What’s a Lien Agent, and why is it holding up my permit?


Your project is ready for permitting.  You take the drawings and permit application down to your friendly neighborhood Inspections Department and they tell you, “We’re sorry.  We can’t give you a permit until you fill out this additional form with your Lien Agent information.”  Huh?

If you have no clue what a Lien or a Lien Agent is, don’t feel bad.  You’re not the only one.  But anyone wanting to pull a permit for most projects with a value of $30,000 or more will have to learn.

First, a little education:  A Lien is a legal security that is attached to a property to secure payment of an unpaid obligation.  Often, a lien is filed to protect a contractor who has performed work, but has not been paid.  The lien is removed when the contractor is paid.  This usually means that the property cannot be sold without first satisfying the lien holder.

In North Carolina, a claim of lien must be filed within 120 days of last performance.  In other words, if ABC Electrician works on a project, submits an invoice, and doesn’t get paid, they have 120 days from the last day they were on the job to file a claim of lien.

Therein lies the problem.  Many times, projects (single family homes, especially) are constructed and sold before that deadline passes.  Mortgage insurance companies have seen a spike in unanticipated liens after closing.  It reached a point that something needed to be done if they were to continue doing business in North Carolina.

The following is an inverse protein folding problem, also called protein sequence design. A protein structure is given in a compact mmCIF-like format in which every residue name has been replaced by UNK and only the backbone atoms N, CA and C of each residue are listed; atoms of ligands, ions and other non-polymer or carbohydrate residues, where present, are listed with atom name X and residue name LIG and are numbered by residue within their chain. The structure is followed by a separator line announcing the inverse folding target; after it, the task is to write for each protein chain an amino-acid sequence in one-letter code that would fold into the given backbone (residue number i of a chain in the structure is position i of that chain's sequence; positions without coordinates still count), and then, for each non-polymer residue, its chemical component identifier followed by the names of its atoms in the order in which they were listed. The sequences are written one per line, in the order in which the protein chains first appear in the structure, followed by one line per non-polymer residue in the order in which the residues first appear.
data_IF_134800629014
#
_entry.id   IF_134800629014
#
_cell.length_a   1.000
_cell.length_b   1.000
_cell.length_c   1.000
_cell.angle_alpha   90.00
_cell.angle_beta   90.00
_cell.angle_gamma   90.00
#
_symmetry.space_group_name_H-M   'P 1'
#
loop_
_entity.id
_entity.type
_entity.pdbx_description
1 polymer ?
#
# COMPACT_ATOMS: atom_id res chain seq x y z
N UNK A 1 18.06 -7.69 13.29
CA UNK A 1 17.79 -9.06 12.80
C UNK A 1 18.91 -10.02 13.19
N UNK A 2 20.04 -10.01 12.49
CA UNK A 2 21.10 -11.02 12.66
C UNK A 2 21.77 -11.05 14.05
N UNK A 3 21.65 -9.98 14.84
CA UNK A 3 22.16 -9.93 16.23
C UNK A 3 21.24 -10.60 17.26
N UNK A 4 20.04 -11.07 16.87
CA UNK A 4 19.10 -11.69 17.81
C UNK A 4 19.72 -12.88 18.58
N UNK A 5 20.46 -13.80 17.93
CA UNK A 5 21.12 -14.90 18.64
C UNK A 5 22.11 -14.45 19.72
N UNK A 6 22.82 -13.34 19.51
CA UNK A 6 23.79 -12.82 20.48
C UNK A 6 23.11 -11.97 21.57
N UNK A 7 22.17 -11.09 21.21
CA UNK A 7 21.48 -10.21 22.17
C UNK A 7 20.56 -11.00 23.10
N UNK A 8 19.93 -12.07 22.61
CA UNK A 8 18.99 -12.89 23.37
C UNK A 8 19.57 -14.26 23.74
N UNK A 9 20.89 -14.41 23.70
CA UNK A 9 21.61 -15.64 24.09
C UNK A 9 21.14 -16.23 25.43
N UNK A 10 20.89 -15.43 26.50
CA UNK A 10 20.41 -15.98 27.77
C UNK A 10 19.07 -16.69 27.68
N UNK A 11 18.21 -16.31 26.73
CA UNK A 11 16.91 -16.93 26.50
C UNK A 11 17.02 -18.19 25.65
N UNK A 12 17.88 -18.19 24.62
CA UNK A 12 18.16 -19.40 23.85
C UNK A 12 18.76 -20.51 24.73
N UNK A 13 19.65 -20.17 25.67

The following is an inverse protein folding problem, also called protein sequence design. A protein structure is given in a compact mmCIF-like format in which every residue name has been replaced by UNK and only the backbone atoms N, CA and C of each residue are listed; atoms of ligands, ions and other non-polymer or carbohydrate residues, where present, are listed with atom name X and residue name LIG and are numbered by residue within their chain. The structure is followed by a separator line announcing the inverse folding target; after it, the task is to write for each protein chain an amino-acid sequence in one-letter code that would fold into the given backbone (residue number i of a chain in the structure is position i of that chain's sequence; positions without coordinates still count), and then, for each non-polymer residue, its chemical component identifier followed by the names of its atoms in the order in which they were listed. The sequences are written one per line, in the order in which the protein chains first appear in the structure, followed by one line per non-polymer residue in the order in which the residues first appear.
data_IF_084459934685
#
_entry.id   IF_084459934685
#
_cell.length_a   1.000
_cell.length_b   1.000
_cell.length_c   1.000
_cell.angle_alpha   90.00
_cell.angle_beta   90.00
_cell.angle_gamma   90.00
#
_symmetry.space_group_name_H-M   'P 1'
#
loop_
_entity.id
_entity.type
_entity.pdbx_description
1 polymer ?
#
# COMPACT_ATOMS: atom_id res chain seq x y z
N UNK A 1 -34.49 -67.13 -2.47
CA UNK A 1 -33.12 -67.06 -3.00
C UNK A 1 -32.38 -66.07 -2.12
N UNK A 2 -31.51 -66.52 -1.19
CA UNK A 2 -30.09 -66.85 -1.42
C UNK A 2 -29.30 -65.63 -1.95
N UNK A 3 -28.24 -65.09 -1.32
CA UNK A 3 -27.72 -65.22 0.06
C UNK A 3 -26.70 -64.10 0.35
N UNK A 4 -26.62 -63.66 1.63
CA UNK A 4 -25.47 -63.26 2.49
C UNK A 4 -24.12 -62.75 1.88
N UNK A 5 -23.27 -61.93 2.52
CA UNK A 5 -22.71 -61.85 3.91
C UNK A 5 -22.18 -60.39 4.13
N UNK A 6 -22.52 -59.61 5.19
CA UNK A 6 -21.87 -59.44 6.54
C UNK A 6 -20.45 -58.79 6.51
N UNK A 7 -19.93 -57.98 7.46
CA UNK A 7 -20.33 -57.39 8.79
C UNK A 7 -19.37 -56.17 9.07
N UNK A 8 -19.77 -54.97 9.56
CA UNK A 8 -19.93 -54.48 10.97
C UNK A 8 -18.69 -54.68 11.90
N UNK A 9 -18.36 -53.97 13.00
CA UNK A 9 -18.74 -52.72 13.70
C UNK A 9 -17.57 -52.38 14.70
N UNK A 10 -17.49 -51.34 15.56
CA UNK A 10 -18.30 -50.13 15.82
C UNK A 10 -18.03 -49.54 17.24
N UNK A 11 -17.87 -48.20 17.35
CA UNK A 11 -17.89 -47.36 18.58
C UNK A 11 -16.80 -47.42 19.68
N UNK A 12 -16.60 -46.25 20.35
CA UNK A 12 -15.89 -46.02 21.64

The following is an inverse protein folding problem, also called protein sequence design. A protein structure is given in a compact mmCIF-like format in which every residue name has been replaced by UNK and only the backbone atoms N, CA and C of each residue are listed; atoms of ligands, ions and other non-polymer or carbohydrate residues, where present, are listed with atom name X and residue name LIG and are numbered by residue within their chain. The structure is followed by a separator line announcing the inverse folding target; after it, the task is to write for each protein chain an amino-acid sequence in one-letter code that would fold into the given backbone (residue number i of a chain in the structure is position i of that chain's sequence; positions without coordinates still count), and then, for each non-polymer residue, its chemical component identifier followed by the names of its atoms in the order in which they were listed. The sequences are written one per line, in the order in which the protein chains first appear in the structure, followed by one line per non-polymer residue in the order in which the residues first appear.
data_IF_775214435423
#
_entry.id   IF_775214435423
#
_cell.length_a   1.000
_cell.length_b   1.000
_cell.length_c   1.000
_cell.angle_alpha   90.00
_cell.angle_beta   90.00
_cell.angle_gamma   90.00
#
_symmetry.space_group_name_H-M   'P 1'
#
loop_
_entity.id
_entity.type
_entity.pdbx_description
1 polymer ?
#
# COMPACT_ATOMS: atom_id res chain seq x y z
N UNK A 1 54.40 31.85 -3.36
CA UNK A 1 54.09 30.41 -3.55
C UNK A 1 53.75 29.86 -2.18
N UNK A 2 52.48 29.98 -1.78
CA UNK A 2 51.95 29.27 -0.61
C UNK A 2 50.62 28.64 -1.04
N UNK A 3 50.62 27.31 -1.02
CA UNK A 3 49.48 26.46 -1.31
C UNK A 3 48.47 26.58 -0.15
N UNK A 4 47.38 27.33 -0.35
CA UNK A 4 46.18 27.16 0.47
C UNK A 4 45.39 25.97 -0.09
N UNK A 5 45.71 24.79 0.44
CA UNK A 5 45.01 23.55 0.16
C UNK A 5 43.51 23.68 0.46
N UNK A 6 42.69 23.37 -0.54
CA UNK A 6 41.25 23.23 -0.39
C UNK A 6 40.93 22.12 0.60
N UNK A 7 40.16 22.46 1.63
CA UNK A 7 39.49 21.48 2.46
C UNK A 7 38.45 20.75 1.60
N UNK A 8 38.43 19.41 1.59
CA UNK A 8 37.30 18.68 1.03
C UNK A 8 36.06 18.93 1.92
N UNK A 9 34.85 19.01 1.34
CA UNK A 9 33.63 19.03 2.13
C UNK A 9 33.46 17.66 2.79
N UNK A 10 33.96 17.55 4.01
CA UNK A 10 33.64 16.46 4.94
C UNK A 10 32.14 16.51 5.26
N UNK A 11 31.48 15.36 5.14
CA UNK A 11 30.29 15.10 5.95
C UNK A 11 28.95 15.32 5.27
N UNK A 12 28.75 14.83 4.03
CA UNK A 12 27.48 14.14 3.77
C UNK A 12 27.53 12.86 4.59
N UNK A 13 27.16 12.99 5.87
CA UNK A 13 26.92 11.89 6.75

The Lien Agent was born!  A Lien Agent is an entity that is responsible for keeping track of all potential liens on a property.

Why does this matter when it comes to applying for a building permit?  A new law in North Carolina (enacted in July, 2012) has gone into effect as of April 1st, 2013.  It requires Owners to register their projects with a Lien Agent, and provide that information to the Inspections Department at time of permit application.  The registration process is fairly painless, just go to http://www.liensnc.com/ to start the process.  It will ask for information the Owner should already know.  Registration costs $50 per project ($25 for 1- or 2-family residence).

After registration, contractors, subcontractors and consultants can give notice that they are working on the project, and that they wish to preserve their lien rights.  Also, Owners can track their projects and associated filings.

The bottom line is that with this new process, this information is now consolidated, trackable, and on record so that properties are sold free and clear of any incumbrances.

Clear as mud, right?

My only comment is that this doesn’t seem to be a big issue with commercial projects, so hopefully the State Legislature will take a look at limiting this to residential projects only, as other states do.

More information is available at:  http://www.liensnc.com/

 

 

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